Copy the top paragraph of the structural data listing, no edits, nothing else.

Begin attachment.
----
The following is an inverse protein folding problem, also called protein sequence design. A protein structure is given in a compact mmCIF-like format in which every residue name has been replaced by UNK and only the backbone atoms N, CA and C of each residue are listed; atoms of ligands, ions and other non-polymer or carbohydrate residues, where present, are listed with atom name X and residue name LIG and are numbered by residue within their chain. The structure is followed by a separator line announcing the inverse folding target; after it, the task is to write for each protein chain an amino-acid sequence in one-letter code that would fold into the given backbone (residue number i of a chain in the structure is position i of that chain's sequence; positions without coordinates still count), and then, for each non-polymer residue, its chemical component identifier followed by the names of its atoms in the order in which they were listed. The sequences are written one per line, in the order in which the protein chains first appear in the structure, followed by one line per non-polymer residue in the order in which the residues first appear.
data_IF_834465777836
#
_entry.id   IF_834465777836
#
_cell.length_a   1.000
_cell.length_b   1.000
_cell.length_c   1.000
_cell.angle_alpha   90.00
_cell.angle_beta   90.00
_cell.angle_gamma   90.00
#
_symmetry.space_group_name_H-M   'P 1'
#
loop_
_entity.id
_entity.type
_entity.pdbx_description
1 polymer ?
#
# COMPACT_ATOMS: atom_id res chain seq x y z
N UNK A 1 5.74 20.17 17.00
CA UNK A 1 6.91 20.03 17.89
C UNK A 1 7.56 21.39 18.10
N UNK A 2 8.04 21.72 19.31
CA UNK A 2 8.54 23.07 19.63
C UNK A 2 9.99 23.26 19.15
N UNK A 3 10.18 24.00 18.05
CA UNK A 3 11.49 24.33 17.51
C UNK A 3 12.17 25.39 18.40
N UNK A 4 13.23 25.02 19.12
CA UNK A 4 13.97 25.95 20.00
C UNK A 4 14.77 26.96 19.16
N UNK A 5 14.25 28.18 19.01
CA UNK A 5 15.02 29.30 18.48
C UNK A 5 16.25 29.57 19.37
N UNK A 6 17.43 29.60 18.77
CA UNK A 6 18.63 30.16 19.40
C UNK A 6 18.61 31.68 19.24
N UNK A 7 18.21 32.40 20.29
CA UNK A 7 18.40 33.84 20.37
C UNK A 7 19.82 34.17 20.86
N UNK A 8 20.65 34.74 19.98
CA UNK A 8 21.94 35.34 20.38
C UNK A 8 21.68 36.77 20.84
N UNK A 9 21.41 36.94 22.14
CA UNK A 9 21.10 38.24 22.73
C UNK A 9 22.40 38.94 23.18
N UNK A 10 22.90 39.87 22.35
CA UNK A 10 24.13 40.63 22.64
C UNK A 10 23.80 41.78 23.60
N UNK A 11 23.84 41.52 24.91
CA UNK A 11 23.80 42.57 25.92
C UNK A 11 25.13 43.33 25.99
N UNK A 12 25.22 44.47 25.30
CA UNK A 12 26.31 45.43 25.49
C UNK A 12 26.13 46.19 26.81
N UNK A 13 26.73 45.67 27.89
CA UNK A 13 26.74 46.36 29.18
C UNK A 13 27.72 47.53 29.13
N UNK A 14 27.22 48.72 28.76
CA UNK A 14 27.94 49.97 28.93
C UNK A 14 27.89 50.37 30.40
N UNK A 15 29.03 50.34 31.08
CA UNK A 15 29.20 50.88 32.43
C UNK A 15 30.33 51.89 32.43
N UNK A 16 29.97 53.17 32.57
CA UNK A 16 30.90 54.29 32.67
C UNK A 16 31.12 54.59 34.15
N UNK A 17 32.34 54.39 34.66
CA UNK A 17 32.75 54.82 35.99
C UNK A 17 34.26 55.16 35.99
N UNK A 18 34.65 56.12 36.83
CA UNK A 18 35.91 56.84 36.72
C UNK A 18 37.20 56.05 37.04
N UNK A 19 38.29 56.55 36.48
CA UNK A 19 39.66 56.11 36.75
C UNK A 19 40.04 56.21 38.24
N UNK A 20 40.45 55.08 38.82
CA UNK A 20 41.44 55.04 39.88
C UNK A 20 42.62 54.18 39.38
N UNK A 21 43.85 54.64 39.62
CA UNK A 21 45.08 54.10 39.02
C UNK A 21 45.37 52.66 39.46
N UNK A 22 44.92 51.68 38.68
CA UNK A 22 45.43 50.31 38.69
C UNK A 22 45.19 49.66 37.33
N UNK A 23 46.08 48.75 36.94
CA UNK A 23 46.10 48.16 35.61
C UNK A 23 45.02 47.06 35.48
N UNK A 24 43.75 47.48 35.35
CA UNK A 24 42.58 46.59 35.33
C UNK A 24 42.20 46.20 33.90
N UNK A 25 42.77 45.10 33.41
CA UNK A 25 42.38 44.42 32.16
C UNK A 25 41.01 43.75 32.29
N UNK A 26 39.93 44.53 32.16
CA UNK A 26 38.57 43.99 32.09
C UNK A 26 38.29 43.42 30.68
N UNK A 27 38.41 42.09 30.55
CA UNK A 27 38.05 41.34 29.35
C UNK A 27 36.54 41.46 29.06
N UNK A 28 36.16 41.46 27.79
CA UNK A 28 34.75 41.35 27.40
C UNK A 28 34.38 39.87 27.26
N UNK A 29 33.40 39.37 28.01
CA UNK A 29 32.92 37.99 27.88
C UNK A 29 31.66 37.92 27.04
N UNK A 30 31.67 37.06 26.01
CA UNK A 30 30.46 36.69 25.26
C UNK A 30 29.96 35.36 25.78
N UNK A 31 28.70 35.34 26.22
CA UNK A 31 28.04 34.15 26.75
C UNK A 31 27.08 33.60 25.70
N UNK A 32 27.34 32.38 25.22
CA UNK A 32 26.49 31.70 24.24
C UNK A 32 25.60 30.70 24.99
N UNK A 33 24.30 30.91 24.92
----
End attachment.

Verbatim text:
The following is an inverse protein folding problem, also called protein sequence design. A protein structure is given in a compact mmCIF-like format in which every residue name has been replaced by UNK and only the backbone atoms N, CA and C of each residue are listed; atoms of ligands, ions and other non-polymer or carbohydrate residues, where present, are listed with atom name X and residue name LIG and are numbered by residue within their chain. The structure is followed by a separator line announcing the inverse folding target; after it, the task is to write for each protein chain an amino-acid sequence in one-letter code that would fold into the given backbone (residue number i of a chain in the structure is position i of that chain's sequence; positions without coordinates still count), and then, for each non-polymer residue, its chemical component identifier followed by the names of its atoms in the order in which they were listed. The sequences are written one per line, in the order in which the protein chains first appear in the structure, followed by one line per non-polymer residue in the order in which the residues first appear.